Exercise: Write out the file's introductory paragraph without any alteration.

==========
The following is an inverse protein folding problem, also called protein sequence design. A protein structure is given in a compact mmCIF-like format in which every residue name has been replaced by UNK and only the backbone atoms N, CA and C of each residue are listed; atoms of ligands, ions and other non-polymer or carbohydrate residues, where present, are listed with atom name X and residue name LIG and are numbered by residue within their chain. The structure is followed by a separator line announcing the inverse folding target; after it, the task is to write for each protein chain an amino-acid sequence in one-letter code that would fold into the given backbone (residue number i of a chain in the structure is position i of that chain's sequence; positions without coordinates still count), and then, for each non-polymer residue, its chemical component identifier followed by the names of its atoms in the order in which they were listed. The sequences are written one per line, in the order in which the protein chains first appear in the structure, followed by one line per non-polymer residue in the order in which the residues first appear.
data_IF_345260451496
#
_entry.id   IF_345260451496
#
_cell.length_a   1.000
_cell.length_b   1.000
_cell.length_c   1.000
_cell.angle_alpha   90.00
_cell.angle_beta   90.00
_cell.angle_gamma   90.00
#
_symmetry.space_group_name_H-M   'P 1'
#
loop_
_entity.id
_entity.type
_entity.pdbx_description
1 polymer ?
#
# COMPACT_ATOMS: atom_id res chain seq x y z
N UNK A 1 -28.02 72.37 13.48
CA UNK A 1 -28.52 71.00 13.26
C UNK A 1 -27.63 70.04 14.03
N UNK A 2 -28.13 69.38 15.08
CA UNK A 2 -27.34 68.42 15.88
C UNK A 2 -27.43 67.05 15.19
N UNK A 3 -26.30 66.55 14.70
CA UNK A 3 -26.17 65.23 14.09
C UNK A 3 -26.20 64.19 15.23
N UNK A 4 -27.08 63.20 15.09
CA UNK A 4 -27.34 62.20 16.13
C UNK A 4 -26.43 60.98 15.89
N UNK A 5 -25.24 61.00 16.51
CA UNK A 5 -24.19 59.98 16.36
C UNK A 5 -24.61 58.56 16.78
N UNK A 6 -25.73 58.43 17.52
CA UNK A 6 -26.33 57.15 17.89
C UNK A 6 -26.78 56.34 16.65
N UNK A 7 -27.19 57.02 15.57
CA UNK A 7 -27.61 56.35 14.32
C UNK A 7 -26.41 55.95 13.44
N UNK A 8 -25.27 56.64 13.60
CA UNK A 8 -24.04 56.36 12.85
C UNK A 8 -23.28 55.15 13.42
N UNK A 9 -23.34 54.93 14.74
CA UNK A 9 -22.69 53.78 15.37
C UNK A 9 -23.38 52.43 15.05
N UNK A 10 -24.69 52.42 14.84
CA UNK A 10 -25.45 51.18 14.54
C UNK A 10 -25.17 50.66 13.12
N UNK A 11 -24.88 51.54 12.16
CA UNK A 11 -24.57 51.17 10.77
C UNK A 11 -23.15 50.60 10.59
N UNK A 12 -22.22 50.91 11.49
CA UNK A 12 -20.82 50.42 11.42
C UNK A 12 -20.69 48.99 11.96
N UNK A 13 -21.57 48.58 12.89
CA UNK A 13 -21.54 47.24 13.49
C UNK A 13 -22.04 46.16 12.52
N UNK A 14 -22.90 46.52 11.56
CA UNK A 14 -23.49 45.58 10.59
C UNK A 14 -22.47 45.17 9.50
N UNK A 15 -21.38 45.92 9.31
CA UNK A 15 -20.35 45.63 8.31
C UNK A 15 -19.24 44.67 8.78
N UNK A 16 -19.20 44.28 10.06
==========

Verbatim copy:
The following is an inverse protein folding problem, also called protein sequence design. A protein structure is given in a compact mmCIF-like format in which every residue name has been replaced by UNK and only the backbone atoms N, CA and C of each residue are listed; atoms of ligands, ions and other non-polymer or carbohydrate residues, where present, are listed with atom name X and residue name LIG and are numbered by residue within their chain. The structure is followed by a separator line announcing the inverse folding target; after it, the task is to write for each protein chain an amino-acid sequence in one-letter code that would fold into the given backbone (residue number i of a chain in the structure is position i of that chain's sequence; positions without coordinates still count), and then, for each non-polymer residue, its chemical component identifier followed by the names of its atoms in the order in which they were listed. The sequences are written one per line, in the order in which the protein chains first appear in the structure, followed by one line per non-polymer residue in the order in which the residues first appear.